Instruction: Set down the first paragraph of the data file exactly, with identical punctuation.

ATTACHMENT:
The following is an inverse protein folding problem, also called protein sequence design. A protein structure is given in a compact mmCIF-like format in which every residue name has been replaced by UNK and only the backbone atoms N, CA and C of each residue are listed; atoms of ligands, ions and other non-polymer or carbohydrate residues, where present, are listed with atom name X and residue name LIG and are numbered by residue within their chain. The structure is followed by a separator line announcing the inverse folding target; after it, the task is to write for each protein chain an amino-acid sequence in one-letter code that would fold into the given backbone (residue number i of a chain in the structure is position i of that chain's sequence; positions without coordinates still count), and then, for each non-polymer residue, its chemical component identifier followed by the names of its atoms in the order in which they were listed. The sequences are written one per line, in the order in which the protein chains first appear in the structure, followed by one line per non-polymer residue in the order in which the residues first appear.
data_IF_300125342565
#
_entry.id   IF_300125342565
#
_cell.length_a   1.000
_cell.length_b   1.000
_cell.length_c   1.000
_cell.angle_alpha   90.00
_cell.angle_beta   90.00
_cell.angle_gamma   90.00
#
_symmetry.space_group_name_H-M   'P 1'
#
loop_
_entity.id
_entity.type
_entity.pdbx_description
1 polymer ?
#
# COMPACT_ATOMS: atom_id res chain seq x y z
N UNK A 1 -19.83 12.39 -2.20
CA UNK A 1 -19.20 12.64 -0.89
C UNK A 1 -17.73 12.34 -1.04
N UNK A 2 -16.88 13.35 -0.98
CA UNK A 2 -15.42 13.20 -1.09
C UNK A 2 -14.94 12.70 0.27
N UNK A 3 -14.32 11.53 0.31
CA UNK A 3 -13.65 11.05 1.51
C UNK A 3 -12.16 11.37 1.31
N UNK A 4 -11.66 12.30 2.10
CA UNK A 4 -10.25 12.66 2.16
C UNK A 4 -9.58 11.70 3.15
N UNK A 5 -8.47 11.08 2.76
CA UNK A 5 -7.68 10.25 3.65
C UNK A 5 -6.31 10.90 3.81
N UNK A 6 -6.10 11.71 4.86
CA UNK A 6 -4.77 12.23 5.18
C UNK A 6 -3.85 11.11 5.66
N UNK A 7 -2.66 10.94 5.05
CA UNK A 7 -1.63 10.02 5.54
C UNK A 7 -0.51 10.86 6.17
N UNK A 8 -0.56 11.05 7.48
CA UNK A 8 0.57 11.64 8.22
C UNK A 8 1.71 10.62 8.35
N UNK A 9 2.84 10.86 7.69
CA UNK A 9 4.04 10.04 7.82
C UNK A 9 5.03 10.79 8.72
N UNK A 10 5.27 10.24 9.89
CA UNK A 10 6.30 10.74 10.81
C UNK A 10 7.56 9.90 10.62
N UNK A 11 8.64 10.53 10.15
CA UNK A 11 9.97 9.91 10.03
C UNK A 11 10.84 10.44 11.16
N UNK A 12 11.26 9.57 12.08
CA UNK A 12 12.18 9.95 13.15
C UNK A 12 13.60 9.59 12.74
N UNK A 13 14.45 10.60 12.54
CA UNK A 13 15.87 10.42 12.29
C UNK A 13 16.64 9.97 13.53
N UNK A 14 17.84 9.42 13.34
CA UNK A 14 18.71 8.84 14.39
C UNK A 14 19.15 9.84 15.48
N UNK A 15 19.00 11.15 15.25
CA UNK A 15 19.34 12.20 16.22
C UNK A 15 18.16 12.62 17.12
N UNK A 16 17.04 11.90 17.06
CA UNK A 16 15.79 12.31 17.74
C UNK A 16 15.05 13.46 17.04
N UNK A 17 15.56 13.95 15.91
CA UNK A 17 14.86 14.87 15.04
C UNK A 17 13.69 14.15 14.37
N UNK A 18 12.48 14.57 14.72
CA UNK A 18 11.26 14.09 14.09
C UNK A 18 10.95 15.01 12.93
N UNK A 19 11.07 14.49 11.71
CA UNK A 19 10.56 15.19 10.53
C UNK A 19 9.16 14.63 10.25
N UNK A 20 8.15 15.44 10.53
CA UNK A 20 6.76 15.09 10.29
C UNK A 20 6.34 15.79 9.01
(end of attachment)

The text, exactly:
The following is an inverse protein folding problem, also called protein sequence design. A protein structure is given in a compact mmCIF-like format in which every residue name has been replaced by UNK and only the backbone atoms N, CA and C of each residue are listed; atoms of ligands, ions and other non-polymer or carbohydrate residues, where present, are listed with atom name X and residue name LIG and are numbered by residue within their chain. The structure is followed by a separator line announcing the inverse folding target; after it, the task is to write for each protein chain an amino-acid sequence in one-letter code that would fold into the given backbone (residue number i of a chain in the structure is position i of that chain's sequence; positions without coordinates still count), and then, for each non-polymer residue, its chemical component identifier followed by the names of its atoms in the order in which they were listed. The sequences are written one per line, in the order in which the protein chains first appear in the structure, followed by one line per non-polymer residue in the order in which the residues first appear.